A year ago two cousins, Majid Butt and Zeeshan Khan, Kashmiris from the valley of Kashmir, but who now live in Los Angeles, told me they wanted to run the London Marathon – writes Victoria Schofield
‘Oh!’ I said ‘you and about 40,000 other people also want to run the London Marathon! You’ll need to run for a charity which has allocated places.’
In 2012 my daughter, Alexandra, had run the London Marathon for Afghan Aid, which has a track record of over thirty years’ continuous presence in Afghanistan, its work now reaching 1,682,000 ‘vulnerable people’, men and women, boys and girls. So I suggested they too run for Afghan Aid.
As Kashmiris, they might have decided that they didn’t want to raise money for a charity which did not benefit other Kashmiris. But not a bit of it. They readily accepted and signed up, embarking on the necessary fundraising to secure their places.
Arriving in London two days before the marathon at the end of April they had only a short time to acclimatise to jet lag as well as undertake the necessary formalities of registration amidst thousands of others. Yet their enthusiasm for achieving their cherished goal on the streets of London was contagious, other family members travelling from the north of England to cheer them on.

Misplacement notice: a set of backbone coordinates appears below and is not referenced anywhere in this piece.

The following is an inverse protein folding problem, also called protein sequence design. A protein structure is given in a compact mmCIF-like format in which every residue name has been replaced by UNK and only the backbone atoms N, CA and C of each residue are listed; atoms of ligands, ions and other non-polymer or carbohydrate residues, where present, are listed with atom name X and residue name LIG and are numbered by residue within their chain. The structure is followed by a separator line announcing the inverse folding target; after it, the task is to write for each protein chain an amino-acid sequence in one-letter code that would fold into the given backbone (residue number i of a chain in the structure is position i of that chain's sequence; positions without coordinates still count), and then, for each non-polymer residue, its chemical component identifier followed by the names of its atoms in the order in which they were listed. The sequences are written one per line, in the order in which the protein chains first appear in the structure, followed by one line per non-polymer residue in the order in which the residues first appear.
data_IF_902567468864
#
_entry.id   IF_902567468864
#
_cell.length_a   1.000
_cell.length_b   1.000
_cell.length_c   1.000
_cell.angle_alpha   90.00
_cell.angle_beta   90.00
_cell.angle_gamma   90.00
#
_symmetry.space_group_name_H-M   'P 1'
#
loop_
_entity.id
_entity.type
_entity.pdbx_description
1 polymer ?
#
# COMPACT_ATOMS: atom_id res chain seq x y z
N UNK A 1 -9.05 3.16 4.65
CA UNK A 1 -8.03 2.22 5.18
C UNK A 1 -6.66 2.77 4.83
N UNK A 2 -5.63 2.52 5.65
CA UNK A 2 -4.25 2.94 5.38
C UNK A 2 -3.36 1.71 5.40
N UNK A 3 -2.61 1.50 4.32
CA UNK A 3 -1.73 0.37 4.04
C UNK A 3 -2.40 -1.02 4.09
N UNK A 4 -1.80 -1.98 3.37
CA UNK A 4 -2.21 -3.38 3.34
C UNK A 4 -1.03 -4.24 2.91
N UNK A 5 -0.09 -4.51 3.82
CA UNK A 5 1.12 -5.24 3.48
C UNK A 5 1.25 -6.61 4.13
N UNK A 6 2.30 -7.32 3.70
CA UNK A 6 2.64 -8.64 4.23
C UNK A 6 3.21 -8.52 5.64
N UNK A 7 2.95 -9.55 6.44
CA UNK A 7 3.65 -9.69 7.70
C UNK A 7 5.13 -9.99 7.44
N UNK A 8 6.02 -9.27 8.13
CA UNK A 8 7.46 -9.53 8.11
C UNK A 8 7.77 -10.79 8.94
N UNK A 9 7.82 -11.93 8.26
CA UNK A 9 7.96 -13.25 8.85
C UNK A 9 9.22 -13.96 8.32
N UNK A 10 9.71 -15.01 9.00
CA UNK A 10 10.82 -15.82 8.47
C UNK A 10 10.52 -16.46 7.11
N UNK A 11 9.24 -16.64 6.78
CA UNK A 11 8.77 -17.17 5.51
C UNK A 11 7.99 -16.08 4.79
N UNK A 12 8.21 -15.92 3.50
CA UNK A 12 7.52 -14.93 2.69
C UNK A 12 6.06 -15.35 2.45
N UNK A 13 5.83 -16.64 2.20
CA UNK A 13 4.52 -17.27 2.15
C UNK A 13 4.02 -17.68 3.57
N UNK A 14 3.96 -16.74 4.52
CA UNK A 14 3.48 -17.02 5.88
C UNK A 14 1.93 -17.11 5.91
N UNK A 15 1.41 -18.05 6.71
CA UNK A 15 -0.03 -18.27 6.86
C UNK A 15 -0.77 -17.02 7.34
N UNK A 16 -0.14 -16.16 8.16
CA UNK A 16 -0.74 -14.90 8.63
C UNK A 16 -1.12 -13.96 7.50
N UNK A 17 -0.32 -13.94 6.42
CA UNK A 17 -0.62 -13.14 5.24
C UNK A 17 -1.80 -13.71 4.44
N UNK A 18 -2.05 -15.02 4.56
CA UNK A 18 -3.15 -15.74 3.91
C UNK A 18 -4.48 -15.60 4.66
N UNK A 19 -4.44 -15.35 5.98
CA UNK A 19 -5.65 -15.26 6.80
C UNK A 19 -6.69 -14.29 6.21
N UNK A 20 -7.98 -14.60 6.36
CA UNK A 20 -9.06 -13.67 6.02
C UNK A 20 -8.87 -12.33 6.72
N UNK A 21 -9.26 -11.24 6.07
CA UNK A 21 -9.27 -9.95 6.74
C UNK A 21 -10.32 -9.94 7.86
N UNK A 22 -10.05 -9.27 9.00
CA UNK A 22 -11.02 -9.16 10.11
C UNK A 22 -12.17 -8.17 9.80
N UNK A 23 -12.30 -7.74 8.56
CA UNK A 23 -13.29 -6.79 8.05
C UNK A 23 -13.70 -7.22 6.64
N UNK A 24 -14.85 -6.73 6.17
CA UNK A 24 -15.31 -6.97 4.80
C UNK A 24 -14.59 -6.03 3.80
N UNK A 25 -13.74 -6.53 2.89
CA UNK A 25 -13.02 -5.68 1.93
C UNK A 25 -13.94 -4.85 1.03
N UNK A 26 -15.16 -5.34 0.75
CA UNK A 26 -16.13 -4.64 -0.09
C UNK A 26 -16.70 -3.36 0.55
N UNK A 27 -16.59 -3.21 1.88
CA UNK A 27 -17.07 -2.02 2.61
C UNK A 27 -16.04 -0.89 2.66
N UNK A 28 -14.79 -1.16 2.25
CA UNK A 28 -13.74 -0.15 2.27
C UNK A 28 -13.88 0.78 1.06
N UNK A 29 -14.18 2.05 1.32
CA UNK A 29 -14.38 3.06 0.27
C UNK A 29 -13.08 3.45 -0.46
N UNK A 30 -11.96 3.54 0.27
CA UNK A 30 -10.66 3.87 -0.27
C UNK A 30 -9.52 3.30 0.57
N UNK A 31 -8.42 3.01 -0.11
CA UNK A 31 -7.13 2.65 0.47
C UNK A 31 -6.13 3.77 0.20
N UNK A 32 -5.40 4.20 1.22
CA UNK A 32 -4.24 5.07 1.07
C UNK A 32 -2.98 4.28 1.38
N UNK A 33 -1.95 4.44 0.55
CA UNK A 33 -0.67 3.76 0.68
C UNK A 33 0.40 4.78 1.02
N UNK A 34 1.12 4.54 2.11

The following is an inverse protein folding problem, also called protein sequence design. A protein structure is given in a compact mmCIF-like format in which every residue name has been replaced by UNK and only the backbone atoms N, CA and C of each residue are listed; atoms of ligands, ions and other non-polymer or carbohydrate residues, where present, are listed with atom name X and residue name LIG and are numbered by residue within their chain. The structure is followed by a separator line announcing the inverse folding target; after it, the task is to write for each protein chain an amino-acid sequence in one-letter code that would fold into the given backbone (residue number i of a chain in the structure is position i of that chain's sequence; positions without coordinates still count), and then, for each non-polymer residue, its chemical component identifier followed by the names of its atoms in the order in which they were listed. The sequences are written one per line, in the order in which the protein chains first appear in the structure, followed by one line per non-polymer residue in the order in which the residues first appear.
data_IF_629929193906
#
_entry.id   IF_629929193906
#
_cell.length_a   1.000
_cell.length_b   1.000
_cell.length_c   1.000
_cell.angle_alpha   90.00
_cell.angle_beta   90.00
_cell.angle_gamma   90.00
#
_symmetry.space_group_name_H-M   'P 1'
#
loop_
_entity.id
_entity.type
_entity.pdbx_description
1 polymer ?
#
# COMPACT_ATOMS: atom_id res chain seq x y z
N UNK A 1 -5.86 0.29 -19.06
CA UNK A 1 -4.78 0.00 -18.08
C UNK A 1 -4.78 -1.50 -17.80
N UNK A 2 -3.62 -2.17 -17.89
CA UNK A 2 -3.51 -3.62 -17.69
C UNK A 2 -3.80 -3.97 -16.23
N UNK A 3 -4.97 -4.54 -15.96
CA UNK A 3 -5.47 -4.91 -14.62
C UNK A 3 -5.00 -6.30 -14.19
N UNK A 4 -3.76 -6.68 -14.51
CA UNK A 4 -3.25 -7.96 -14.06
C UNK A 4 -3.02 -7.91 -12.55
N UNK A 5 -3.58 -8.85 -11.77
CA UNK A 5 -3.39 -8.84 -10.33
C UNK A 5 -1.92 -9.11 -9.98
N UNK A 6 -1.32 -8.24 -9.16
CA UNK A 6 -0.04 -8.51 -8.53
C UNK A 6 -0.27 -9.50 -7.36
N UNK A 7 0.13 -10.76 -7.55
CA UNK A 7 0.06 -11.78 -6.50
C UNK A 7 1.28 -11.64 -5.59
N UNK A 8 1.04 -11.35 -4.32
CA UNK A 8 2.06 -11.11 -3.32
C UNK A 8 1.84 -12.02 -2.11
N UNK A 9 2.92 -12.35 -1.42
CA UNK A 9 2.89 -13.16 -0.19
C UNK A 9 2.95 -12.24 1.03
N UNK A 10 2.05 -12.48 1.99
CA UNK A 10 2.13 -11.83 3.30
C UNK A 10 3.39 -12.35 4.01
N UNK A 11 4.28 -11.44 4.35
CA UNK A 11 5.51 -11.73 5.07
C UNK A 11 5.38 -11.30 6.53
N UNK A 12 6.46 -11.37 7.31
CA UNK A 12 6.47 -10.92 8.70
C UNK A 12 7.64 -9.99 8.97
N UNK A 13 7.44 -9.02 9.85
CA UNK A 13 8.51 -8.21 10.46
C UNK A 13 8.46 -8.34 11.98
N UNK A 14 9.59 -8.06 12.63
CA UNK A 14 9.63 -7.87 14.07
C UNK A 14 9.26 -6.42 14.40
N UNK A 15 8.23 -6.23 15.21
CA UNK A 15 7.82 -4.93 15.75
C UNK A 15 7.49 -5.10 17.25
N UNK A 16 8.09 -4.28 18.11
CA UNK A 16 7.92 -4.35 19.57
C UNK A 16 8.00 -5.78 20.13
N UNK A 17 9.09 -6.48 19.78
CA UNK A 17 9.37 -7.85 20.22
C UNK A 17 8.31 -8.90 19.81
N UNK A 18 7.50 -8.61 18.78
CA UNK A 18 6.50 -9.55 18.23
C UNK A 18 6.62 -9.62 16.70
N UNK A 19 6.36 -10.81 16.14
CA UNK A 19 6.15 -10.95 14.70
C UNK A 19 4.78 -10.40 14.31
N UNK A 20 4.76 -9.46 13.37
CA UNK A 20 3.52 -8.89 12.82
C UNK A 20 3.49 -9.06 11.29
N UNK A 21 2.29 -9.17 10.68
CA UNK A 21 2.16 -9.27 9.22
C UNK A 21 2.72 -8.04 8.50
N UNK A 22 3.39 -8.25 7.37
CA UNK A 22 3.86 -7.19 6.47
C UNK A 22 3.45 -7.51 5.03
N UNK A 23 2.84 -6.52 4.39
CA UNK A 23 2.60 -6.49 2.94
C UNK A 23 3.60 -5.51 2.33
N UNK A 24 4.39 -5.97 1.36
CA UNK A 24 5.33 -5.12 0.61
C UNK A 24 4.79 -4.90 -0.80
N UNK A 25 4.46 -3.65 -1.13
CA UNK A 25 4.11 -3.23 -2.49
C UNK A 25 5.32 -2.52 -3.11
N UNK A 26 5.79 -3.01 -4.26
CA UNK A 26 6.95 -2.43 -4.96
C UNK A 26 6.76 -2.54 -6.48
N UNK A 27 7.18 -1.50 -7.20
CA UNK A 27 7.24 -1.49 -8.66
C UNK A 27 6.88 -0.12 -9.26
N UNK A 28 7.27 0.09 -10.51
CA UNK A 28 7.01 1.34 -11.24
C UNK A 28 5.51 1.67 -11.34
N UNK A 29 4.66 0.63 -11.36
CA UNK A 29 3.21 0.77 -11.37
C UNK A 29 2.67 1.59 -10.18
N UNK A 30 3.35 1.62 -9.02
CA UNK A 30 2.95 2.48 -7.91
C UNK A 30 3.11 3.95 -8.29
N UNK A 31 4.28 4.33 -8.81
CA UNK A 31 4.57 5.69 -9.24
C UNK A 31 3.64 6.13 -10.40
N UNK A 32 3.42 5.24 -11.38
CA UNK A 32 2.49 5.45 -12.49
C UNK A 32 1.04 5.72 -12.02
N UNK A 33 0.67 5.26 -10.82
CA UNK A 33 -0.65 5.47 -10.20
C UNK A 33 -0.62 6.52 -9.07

When the day came they donned their Afghan Aid bibs and, with half a million spectators, off they went. Watching a marathon, with its peculiar type of endurance, is always exciting, but the joy of seeing my Kashmiri friends, domiciled in the United States, running to help less fortunate people living in Afghanistan seemed like a remarkable geographical and multi-cultural achievement.